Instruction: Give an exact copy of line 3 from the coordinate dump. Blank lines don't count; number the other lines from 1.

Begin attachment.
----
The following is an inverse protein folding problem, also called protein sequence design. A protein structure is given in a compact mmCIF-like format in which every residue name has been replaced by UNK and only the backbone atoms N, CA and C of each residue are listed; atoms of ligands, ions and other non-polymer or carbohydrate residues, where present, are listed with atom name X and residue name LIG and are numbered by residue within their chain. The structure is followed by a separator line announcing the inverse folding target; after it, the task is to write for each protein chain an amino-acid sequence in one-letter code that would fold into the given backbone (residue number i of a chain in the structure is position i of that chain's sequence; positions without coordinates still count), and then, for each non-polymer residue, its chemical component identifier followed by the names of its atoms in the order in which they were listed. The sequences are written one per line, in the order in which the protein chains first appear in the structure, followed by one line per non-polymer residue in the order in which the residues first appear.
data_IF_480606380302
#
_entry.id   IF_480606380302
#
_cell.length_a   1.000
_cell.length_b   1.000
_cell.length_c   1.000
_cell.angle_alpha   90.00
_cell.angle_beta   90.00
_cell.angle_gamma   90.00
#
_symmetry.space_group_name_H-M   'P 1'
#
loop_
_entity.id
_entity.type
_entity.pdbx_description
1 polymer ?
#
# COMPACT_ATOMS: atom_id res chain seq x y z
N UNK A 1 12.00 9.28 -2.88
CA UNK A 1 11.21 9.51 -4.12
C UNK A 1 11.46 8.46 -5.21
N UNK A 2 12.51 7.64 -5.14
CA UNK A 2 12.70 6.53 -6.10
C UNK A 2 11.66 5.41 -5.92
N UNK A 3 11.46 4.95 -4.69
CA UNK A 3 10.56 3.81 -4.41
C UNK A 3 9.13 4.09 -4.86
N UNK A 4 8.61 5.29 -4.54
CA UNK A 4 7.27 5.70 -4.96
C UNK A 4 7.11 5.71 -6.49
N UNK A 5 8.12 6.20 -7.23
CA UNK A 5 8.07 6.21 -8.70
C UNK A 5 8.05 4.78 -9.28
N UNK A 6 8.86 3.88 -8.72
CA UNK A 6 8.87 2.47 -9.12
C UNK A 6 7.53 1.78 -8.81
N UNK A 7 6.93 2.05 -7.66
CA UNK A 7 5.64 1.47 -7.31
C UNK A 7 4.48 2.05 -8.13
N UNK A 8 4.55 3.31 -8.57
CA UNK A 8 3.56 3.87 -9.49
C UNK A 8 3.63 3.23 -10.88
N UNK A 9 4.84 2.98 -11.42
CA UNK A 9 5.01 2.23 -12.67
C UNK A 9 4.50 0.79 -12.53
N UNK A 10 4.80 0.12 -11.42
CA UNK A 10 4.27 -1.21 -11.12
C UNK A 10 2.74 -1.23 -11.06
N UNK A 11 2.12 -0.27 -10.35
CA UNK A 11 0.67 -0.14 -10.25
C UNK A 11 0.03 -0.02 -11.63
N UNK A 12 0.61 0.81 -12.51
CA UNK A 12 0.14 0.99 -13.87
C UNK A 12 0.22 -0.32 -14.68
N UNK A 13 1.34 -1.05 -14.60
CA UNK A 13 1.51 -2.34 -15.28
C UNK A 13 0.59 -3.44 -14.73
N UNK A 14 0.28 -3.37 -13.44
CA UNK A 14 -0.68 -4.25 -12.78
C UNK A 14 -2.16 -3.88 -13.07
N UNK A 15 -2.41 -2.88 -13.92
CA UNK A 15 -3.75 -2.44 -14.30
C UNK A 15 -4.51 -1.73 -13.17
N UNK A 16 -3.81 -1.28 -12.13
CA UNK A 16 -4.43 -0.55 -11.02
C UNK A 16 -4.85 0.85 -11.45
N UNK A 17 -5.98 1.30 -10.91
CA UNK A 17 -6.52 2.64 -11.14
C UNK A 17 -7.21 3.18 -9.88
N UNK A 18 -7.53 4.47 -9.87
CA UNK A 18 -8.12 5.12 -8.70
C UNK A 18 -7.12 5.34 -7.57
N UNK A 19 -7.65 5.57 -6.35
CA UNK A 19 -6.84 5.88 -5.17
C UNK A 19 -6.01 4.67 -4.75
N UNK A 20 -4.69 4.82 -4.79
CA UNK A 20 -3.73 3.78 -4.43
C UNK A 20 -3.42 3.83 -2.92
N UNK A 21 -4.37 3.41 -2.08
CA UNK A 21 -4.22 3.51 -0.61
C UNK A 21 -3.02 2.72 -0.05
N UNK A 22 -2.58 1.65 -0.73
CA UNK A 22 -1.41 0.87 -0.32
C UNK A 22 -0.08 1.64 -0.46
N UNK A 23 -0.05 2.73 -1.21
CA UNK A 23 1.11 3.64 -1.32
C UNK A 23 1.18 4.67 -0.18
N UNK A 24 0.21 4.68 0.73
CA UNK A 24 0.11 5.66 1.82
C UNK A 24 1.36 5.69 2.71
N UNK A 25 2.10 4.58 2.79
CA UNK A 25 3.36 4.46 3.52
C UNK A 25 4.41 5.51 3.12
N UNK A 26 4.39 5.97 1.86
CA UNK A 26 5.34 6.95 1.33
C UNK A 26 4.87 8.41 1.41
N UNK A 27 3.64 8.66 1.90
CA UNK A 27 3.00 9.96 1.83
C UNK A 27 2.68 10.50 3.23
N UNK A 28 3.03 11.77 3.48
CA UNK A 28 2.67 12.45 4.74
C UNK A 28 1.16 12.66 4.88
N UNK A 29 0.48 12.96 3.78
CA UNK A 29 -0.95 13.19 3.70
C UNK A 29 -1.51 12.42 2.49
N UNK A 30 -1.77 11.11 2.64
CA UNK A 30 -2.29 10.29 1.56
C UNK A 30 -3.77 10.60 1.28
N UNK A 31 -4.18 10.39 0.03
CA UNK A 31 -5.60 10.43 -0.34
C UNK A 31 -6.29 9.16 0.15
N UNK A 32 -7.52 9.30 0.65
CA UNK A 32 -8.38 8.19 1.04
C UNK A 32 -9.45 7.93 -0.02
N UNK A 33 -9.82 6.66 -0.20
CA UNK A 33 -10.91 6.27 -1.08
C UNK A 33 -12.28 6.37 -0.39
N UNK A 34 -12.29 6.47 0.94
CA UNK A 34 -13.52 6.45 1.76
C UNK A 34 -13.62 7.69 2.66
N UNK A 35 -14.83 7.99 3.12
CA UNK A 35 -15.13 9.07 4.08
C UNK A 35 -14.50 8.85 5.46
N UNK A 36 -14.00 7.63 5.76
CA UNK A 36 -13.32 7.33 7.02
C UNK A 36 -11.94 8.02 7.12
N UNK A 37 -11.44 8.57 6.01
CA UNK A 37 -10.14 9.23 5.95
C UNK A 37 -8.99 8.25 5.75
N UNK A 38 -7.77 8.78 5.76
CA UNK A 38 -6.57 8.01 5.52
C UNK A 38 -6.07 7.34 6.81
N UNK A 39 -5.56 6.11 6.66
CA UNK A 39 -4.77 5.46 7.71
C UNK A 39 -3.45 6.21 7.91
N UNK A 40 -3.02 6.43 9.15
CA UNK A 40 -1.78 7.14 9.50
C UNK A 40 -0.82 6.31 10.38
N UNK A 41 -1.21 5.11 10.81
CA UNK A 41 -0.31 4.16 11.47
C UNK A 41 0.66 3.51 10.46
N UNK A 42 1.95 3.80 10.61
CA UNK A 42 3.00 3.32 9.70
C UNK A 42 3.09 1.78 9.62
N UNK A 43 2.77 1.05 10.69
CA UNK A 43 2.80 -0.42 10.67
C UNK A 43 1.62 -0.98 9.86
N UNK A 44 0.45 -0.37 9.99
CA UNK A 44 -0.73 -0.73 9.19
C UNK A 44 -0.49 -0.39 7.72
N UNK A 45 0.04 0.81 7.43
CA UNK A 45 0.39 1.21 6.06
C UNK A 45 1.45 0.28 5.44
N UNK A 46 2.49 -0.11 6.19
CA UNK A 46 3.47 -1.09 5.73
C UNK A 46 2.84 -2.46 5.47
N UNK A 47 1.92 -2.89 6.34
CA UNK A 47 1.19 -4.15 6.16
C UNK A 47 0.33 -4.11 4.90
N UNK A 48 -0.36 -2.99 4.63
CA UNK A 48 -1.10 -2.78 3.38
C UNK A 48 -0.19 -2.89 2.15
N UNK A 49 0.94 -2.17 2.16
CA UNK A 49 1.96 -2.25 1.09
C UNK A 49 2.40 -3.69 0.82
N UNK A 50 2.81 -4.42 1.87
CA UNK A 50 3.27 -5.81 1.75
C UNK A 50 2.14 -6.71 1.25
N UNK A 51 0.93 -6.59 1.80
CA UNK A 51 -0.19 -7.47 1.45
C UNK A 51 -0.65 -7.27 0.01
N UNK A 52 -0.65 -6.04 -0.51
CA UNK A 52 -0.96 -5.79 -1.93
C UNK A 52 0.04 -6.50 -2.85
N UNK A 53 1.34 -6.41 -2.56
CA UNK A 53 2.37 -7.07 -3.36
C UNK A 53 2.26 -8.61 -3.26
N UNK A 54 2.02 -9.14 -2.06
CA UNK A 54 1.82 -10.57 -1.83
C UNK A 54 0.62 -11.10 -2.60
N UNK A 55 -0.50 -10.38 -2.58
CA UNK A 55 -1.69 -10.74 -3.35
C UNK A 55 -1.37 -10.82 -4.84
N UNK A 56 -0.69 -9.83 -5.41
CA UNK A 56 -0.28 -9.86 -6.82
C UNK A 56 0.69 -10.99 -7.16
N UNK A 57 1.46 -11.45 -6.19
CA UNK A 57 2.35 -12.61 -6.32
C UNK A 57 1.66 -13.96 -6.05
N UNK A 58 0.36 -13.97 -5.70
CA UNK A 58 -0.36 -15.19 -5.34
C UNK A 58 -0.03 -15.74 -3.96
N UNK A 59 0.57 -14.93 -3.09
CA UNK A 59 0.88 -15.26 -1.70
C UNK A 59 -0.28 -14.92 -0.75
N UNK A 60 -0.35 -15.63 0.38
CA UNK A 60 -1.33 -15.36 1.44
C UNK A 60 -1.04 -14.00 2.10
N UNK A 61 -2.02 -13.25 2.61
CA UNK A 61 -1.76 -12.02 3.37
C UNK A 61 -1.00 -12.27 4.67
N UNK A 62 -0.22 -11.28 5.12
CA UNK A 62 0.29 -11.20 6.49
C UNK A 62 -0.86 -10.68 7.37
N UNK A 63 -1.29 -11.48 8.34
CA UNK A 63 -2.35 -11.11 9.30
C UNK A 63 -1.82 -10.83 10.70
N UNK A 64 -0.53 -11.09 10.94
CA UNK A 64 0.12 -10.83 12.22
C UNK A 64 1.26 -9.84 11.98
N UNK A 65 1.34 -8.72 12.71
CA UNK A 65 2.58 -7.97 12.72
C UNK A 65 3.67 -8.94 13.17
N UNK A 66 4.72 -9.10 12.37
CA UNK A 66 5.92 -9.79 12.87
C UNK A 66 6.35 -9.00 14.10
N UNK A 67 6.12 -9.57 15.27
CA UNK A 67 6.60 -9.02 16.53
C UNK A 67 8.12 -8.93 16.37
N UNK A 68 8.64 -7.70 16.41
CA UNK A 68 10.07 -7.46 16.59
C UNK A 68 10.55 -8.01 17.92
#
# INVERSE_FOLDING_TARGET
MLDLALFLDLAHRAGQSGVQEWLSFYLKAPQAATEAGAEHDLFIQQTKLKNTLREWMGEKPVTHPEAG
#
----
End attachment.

#